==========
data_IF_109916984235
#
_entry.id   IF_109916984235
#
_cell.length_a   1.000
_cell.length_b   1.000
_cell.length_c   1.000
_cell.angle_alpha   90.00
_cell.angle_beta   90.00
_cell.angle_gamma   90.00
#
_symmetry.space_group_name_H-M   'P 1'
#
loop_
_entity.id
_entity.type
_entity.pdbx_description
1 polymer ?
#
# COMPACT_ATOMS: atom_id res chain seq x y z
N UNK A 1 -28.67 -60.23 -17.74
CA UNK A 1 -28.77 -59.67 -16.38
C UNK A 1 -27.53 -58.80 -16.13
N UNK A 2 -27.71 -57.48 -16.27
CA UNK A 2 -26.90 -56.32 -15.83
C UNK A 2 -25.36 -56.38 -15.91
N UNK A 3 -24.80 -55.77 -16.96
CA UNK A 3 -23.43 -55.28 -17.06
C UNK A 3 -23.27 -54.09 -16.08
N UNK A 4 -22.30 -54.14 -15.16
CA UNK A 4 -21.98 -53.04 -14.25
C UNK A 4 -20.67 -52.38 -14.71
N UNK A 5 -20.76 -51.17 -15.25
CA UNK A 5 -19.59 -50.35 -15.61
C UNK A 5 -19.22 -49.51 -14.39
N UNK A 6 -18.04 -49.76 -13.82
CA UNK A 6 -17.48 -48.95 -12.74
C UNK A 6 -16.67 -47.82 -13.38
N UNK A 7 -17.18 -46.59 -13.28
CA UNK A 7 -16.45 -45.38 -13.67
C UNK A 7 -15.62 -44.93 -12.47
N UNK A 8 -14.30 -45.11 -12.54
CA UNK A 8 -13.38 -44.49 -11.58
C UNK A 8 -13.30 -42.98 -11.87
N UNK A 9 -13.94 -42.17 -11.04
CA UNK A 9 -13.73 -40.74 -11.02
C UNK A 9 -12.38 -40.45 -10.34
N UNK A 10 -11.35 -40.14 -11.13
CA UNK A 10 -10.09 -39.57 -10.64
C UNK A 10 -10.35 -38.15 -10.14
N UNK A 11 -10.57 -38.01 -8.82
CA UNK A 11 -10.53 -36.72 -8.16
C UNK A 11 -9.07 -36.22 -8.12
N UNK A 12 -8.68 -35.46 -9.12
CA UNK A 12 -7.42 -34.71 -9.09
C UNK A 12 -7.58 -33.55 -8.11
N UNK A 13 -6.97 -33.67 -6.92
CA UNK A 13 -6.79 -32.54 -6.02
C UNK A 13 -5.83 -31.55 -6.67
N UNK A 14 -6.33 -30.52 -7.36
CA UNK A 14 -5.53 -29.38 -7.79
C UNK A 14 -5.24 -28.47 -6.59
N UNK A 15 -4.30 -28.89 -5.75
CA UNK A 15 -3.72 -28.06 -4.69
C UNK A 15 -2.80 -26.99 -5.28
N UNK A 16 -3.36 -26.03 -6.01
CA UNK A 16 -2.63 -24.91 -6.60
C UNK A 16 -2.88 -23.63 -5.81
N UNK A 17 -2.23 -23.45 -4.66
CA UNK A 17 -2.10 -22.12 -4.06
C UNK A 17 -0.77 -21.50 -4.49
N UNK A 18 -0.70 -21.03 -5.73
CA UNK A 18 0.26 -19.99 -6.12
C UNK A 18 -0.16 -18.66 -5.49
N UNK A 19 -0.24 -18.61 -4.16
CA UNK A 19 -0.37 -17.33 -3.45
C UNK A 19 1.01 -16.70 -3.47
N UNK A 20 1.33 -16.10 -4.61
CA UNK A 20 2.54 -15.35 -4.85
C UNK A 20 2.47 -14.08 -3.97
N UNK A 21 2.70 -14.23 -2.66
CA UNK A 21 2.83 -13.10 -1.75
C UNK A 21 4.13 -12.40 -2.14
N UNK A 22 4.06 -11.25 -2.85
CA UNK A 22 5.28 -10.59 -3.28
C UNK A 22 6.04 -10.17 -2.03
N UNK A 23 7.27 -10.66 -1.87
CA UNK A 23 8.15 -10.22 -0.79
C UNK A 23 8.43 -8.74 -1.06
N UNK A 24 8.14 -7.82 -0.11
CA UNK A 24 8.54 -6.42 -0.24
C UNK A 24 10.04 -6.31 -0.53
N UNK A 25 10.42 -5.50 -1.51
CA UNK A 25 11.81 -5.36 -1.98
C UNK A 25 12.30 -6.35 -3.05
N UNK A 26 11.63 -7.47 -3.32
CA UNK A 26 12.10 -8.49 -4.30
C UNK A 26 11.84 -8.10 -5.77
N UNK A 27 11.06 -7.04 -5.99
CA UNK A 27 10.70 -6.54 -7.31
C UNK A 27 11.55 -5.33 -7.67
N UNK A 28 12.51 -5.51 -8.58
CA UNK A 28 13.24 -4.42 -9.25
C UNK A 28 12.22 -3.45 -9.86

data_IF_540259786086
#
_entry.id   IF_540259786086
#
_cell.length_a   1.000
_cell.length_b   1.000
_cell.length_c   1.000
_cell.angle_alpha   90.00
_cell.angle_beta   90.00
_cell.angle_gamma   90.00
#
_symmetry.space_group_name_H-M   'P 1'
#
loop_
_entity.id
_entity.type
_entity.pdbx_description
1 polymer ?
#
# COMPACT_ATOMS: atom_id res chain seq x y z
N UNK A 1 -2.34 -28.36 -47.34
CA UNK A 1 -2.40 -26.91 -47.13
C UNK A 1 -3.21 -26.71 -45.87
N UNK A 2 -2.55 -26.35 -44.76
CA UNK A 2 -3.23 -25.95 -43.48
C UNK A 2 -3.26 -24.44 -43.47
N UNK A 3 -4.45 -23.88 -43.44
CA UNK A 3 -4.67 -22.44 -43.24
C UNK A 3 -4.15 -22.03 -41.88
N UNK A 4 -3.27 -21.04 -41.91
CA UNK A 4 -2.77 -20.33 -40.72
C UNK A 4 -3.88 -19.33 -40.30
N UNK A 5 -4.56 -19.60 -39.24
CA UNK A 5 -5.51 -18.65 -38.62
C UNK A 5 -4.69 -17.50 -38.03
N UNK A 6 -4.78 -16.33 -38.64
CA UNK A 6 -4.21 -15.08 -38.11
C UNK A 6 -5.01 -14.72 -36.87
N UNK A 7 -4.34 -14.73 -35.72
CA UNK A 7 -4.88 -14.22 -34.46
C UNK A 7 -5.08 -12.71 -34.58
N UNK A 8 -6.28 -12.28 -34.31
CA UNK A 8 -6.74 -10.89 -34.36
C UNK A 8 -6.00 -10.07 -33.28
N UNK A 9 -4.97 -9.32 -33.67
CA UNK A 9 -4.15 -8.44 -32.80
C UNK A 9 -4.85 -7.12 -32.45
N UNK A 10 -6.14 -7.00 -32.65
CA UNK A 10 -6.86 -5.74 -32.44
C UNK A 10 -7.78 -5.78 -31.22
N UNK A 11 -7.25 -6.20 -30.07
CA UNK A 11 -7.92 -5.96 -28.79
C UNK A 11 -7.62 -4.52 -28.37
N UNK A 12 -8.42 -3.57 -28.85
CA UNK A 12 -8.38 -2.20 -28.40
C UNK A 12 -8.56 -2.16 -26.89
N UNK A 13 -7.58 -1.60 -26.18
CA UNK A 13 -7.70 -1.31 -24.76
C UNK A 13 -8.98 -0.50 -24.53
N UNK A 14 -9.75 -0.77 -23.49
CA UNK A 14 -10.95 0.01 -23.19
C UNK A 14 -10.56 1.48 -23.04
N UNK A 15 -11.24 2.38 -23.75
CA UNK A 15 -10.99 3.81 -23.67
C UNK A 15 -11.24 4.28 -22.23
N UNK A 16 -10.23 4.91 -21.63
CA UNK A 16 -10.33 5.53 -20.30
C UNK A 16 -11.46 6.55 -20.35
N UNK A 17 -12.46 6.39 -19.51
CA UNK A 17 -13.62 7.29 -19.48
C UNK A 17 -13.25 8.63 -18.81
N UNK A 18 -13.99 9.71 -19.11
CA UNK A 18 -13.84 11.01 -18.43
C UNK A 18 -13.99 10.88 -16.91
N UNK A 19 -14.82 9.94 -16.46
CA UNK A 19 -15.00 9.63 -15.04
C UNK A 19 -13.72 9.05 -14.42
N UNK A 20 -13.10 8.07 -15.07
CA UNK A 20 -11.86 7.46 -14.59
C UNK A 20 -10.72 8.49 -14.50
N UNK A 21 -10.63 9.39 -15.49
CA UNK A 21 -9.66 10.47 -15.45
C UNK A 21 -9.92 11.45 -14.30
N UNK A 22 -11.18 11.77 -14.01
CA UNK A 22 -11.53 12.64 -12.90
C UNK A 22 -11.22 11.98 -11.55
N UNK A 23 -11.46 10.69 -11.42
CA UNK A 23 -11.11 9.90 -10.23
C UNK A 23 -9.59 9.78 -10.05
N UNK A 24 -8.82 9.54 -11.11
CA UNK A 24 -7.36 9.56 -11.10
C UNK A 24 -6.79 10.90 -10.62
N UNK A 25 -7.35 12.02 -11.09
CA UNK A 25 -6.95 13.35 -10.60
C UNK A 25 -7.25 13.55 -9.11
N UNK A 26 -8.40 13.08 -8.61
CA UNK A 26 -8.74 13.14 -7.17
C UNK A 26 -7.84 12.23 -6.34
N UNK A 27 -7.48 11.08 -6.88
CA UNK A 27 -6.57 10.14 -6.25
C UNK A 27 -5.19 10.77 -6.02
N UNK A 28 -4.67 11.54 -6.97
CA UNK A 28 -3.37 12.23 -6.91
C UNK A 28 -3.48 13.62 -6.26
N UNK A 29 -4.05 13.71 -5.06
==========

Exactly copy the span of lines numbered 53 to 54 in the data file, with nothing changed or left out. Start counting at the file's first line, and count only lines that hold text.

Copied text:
C UNK A 11 -9.07 -36.22 -8.12
N UNK A 12 -8.68 -35.46 -9.12